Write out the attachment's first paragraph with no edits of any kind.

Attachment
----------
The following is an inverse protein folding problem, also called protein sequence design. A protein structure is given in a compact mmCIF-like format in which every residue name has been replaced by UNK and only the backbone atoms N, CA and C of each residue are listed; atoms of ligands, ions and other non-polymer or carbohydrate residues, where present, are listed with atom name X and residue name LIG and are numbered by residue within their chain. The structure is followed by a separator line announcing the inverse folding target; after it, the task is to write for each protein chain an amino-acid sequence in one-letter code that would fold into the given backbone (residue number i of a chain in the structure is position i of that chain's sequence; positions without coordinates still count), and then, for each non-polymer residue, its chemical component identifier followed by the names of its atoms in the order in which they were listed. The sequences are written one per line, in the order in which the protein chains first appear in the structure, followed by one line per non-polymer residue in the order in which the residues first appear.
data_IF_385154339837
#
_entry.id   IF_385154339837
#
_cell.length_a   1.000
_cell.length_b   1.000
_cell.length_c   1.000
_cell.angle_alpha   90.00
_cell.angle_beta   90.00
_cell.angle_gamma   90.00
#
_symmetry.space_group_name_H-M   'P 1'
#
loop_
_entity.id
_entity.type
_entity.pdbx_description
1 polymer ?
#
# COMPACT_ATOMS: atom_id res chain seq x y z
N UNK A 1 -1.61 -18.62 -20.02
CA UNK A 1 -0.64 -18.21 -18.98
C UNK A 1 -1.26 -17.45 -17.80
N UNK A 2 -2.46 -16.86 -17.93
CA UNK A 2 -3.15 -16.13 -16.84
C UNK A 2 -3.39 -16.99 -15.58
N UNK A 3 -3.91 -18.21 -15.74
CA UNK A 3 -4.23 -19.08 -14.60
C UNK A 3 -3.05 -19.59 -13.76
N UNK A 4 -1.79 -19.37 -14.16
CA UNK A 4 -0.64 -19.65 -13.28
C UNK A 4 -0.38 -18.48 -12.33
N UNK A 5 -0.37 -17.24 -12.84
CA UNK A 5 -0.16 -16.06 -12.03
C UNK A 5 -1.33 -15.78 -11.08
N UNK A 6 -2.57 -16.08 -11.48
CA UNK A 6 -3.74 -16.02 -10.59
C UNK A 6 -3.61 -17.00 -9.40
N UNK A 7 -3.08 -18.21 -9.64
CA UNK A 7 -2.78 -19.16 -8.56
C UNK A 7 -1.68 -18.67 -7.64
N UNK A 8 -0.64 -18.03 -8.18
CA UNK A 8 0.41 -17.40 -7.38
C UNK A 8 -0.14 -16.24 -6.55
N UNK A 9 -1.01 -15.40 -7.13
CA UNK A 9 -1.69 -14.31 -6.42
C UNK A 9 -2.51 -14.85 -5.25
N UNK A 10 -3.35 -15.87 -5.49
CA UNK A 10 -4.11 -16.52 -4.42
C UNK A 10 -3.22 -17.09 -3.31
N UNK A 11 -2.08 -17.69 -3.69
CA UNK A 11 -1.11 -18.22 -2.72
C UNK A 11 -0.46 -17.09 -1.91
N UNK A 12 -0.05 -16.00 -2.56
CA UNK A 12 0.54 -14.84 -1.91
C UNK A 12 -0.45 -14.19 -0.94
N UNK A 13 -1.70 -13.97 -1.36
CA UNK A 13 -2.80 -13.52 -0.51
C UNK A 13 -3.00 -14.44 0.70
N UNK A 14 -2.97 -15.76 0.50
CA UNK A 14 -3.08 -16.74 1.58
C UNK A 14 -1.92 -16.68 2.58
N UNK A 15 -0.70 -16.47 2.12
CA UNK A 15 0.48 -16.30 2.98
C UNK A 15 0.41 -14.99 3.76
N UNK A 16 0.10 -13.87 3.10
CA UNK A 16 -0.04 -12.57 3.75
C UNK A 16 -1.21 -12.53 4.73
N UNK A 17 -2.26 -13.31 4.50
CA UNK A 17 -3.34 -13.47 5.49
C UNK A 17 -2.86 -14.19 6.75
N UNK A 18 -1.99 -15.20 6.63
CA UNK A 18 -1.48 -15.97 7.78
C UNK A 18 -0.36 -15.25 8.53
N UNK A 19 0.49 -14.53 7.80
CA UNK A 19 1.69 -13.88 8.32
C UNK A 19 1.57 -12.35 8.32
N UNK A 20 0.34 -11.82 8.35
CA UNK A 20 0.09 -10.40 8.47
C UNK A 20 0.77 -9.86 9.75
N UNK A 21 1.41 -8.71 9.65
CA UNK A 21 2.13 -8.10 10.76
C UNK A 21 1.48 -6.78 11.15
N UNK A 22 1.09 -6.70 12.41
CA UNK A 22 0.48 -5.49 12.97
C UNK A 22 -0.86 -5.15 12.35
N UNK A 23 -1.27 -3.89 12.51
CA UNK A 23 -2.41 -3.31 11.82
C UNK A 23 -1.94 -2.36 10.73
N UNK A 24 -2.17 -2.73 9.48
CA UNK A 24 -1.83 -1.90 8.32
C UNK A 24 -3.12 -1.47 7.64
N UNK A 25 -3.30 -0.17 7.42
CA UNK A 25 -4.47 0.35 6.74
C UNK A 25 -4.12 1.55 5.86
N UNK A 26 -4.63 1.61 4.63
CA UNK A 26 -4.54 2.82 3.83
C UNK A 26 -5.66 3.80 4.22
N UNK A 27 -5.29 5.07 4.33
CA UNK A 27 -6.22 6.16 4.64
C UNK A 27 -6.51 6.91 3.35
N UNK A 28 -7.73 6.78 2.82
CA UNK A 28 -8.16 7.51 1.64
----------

The following is an inverse protein folding problem, also called protein sequence design. A protein structure is given in a compact mmCIF-like format in which every residue name has been replaced by UNK and only the backbone atoms N, CA and C of each residue are listed; atoms of ligands, ions and other non-polymer or carbohydrate residues, where present, are listed with atom name X and residue name LIG and are numbered by residue within their chain. The structure is followed by a separator line announcing the inverse folding target; after it, the task is to write for each protein chain an amino-acid sequence in one-letter code that would fold into the given backbone (residue number i of a chain in the structure is position i of that chain's sequence; positions without coordinates still count), and then, for each non-polymer residue, its chemical component identifier followed by the names of its atoms in the order in which they were listed. The sequences are written one per line, in the order in which the protein chains first appear in the structure, followed by one line per non-polymer residue in the order in which the residues first appear.